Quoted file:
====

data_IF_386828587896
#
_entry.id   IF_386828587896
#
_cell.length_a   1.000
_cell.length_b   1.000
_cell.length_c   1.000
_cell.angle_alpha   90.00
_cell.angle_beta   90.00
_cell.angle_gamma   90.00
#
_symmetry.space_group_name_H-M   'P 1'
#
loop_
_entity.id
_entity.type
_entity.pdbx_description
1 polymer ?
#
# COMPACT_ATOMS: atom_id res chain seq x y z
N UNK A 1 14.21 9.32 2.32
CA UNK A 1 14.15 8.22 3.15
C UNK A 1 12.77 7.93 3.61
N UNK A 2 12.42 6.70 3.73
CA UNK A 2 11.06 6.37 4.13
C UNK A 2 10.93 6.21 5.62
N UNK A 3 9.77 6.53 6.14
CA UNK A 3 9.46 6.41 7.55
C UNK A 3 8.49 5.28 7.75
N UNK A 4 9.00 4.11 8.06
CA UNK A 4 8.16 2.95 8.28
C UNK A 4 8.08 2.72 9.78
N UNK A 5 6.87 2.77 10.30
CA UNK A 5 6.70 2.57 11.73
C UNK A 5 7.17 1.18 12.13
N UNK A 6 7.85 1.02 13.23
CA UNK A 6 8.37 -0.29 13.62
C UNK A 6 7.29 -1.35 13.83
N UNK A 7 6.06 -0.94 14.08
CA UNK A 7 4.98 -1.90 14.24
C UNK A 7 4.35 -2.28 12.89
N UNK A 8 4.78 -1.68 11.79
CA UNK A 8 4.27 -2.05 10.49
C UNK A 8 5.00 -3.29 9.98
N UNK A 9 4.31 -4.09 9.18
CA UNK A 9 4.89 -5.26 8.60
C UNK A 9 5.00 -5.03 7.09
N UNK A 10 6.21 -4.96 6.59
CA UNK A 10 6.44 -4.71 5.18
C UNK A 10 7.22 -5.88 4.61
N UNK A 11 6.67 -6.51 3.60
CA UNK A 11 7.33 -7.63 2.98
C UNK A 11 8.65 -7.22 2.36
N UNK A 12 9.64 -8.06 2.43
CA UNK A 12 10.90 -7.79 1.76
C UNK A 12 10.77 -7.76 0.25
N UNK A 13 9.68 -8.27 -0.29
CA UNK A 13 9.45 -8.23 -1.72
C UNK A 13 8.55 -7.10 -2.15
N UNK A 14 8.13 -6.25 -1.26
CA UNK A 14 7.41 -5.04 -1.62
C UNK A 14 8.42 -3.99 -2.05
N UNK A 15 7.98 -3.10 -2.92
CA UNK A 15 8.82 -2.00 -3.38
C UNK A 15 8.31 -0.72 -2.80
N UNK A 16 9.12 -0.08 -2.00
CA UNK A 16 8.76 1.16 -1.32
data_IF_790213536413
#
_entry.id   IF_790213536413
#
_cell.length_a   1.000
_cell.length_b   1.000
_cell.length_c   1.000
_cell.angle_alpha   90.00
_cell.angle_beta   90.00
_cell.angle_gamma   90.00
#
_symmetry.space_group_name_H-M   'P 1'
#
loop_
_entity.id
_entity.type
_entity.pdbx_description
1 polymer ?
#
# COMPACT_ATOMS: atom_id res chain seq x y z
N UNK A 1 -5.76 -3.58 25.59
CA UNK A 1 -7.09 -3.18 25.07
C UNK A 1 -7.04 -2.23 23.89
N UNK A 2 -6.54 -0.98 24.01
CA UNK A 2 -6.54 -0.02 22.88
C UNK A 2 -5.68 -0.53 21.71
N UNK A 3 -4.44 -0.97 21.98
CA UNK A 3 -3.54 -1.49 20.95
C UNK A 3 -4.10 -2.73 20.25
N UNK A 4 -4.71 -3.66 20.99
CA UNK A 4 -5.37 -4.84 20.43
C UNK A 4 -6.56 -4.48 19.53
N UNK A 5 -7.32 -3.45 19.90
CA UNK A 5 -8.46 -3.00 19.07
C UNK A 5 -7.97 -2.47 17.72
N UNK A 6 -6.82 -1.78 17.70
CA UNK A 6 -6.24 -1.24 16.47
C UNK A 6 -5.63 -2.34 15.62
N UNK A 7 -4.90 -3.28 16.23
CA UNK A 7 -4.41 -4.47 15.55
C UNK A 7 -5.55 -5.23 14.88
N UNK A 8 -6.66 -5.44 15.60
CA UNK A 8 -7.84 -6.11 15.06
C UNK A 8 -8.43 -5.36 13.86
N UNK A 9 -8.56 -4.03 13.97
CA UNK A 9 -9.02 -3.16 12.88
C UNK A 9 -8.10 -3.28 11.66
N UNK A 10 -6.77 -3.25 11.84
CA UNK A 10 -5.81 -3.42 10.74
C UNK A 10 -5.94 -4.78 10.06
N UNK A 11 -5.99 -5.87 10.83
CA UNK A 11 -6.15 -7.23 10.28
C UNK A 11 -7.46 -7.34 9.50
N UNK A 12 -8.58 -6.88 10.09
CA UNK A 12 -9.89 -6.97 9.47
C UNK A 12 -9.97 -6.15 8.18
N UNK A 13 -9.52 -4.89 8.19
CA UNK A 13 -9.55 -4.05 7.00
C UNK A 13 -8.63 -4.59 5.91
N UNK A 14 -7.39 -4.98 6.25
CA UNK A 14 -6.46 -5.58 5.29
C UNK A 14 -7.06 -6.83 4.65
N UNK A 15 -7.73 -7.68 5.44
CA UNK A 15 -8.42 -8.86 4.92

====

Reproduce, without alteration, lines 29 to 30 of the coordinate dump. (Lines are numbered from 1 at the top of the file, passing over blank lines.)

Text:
C UNK A 3 8.49 5.28 7.75
N UNK A 4 9.00 4.11 8.06